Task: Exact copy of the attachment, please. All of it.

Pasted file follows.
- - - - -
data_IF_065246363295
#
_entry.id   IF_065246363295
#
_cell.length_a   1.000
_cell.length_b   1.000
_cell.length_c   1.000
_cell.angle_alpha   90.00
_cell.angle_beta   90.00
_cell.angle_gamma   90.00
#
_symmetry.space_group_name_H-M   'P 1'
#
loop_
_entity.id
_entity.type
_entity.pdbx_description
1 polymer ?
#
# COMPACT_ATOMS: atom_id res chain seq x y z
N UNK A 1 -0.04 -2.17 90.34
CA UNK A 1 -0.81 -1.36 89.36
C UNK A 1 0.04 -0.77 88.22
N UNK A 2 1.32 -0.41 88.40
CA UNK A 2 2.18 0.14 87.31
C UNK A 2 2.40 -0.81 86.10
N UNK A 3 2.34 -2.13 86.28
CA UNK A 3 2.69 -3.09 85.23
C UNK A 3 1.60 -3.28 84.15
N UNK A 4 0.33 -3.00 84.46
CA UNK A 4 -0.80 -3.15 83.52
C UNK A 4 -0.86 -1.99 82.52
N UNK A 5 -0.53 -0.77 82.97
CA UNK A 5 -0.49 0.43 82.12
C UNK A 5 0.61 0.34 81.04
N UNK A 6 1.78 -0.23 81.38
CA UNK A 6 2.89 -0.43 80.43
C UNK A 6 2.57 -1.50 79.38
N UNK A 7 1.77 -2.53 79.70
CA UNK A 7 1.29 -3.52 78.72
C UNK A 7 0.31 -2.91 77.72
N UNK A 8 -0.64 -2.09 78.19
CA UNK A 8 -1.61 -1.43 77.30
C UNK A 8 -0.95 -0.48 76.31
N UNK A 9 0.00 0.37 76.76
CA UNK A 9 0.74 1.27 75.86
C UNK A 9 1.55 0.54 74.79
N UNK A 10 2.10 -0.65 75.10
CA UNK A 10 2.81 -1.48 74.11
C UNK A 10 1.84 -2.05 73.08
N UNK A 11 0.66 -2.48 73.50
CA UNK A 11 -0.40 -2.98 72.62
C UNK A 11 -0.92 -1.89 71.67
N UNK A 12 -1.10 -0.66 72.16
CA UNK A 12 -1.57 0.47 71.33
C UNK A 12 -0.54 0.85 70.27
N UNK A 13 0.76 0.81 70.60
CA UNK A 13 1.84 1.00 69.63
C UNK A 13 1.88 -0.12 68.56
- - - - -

data_IF_065246363295
#
_entry.id   IF_065246363295
#
_cell.length_a   1.000
_cell.length_b   1.000
_cell.length_c   1.000
_cell.angle_alpha   90.00
_cell.angle_beta   90.00
_cell.angle_gamma   90.00
#
_symmetry.space_group_name_H-M   'P 1'
#
loop_
_entity.id
_entity.type
_entity.pdbx_description
1 polymer ?
#
# COMPACT_ATOMS: atom_id res chain seq x y z
N UNK A 1 -0.04 -2.17 90.34
CA UNK A 1 -0.81 -1.36 89.36
C UNK A 1 0.04 -0.77 88.22
N UNK A 2 1.32 -0.41 88.40
CA UNK A 2 2.18 0.14 87.31
C UNK A 2 2.40 -0.81 86.10
N UNK A 3 2.34 -2.13 86.28
CA UNK A 3 2.69 -3.09 85.23
C UNK A 3 1.60 -3.28 84.15
N UNK A 4 0.33 -3.00 84.46
CA UNK A 4 -0.80 -3.15 83.52
C UNK A 4 -0.86 -1.99 82.52
N UNK A 5 -0.53 -0.77 82.97
CA UNK A 5 -0.49 0.43 82.12
C UNK A 5 0.61 0.34 81.04
N UNK A 6 1.78 -0.23 81.38
CA UNK A 6 2.89 -0.43 80.43
C UNK A 6 2.57 -1.50 79.38
N UNK A 7 1.77 -2.53 79.70
CA UNK A 7 1.29 -3.52 78.72
C UNK A 7 0.31 -2.91 77.72
N UNK A 8 -0.64 -2.09 78.19
CA UNK A 8 -1.61 -1.43 77.30
C UNK A 8 -0.95 -0.48 76.31
N UNK A 9 0.00 0.37 76.76
CA UNK A 9 0.74 1.27 75.86
C UNK A 9 1.55 0.54 74.79
N UNK A 10 2.10 -0.65 75.10
CA UNK A 10 2.81 -1.48 74.11
C UNK A 10 1.84 -2.05 73.08
N UNK A 11 0.66 -2.48 73.50
CA UNK A 11 -0.40 -2.98 72.62
C UNK A 11 -0.92 -1.89 71.67
N UNK A 12 -1.10 -0.66 72.16
CA UNK A 12 -1.57 0.47 71.33
C UNK A 12 -0.54 0.85 70.27
N UNK A 13 0.76 0.81 70.60
CA UNK A 13 1.84 1.00 69.63
C UNK A 13 1.88 -0.12 68.56